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Bezzecchi Triumphs, Bagnaia Crashes at MotoGP



Le Mans MotoGP race 2023

Marco Bezzecchi seized victory in MotoGP’s 1000th premier-class race at the French Grand Prix. The collision-packed event saw frontrunner Pecco Bagnaia crash out, leaving the field wide open. Bezzecchi’s triumph not only marks his second win but also tightens the championship race, adding an extra layer of suspense to an already electrifying season.

Marco Bezzecchi emerged as the winner of the French Grand Prix at Le Mans in MotoGP, as championship front-runner Pecco Bagnaia was taken out in a crash involving Maverick Vinales.

This victory marks the second for Bezzecchi and his VR46 Ducati team in MotoGP, and it occurred during what the league recognizes as its 1000th premier-class race.

Bagnaia started well enough from the pole position, but was soon relegated to fifth after navigating the Dunlop chicane. Despite recovering a few spots over the next couple of laps, his position within the crowded field would ultimately lead to his downfall.

After a significant collision between Vinales and Luca Marini, Vinales was able to overtake Marini by employing a wide, sweeping route through the Dunlop chicane.

Vinales then immediately set his sights on Bagnaia for the third position, aggressively attempting an inside pass at Garage Bleu. However, as he widened his line through the second part of the S-curve, Bagnaia tried to maintain his position on the outer edge. The two collided in a severe impact that resulted in both of them crashing out.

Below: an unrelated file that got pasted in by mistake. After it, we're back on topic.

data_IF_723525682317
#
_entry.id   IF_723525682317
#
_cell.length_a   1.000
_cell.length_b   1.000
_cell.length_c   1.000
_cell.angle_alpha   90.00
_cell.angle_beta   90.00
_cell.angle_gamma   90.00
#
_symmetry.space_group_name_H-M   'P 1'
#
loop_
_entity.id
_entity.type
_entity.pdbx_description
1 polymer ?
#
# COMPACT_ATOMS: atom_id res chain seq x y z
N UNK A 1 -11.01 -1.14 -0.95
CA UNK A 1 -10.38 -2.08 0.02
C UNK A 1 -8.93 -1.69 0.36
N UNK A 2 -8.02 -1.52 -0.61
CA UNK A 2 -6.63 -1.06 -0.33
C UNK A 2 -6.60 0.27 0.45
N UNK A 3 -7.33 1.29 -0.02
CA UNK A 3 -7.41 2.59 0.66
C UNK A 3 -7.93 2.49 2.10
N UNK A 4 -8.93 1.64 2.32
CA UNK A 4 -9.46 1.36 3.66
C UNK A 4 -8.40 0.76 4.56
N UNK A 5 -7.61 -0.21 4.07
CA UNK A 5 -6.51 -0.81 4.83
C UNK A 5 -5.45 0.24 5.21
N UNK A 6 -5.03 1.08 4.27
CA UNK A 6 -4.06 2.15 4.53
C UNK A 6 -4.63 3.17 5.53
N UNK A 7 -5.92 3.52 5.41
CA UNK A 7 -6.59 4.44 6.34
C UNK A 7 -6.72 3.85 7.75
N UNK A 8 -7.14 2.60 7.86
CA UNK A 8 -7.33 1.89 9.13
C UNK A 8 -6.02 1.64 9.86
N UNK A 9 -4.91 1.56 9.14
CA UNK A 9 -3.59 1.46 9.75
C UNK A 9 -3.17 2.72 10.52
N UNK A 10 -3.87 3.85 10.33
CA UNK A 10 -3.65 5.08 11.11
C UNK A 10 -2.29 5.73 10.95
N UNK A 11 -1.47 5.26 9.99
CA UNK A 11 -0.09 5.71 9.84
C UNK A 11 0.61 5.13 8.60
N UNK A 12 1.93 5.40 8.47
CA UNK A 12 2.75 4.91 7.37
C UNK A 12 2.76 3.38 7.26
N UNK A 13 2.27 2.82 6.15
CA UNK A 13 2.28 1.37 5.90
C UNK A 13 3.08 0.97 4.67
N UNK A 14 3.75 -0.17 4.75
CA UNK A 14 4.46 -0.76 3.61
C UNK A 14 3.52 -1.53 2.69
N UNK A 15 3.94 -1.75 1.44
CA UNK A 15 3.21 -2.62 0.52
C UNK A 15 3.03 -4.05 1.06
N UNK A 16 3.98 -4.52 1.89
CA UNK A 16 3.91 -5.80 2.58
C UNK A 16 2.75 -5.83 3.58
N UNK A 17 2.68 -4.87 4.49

In the aftermath of the crash, Vinales felt the need to confront Bagnaia in the gravel, a situation that almost turned into a physical altercation between the two. However, upon their return to the paddock, they shook hands.


Their crash was quickly succeeded by an even more terrifying multi-bike accident. Marini lost control exiting the Dunlop chicane on the subsequent lap. As he attempted to prevent the fall using his elbow, he was struck from the rear by Alex Marquez.

Both Marini and Marquez ended up on the track, with Marquez needing to quickly move off the racing line to avoid the approaching MotoGP grid in a heart-stopping sequence.

These two incidents drastically reduced the size of the leading pack, leaving only four bikes in contention, with Jack Miller’s KTM leading the group.

Marc Marquez initially led the race, but Miller managed to get inside him at the Museum corner on the second lap. Although Marquez resisted this move, he could not prevent Miller from overtaking him at the Dunlop chicane on the next lap.

However, Miller’s pace didn’t sustain, even though some jostling behind him allowed the Australian a few more laps in the lead.

Bezzecchi, who narrowly missed the Marini/Marquez accident, was third in the leading group after these incidents. He advanced to second by overtaking Marquez on the eighth lap, an action that effectively sent the Honda racer to the long-lap loop.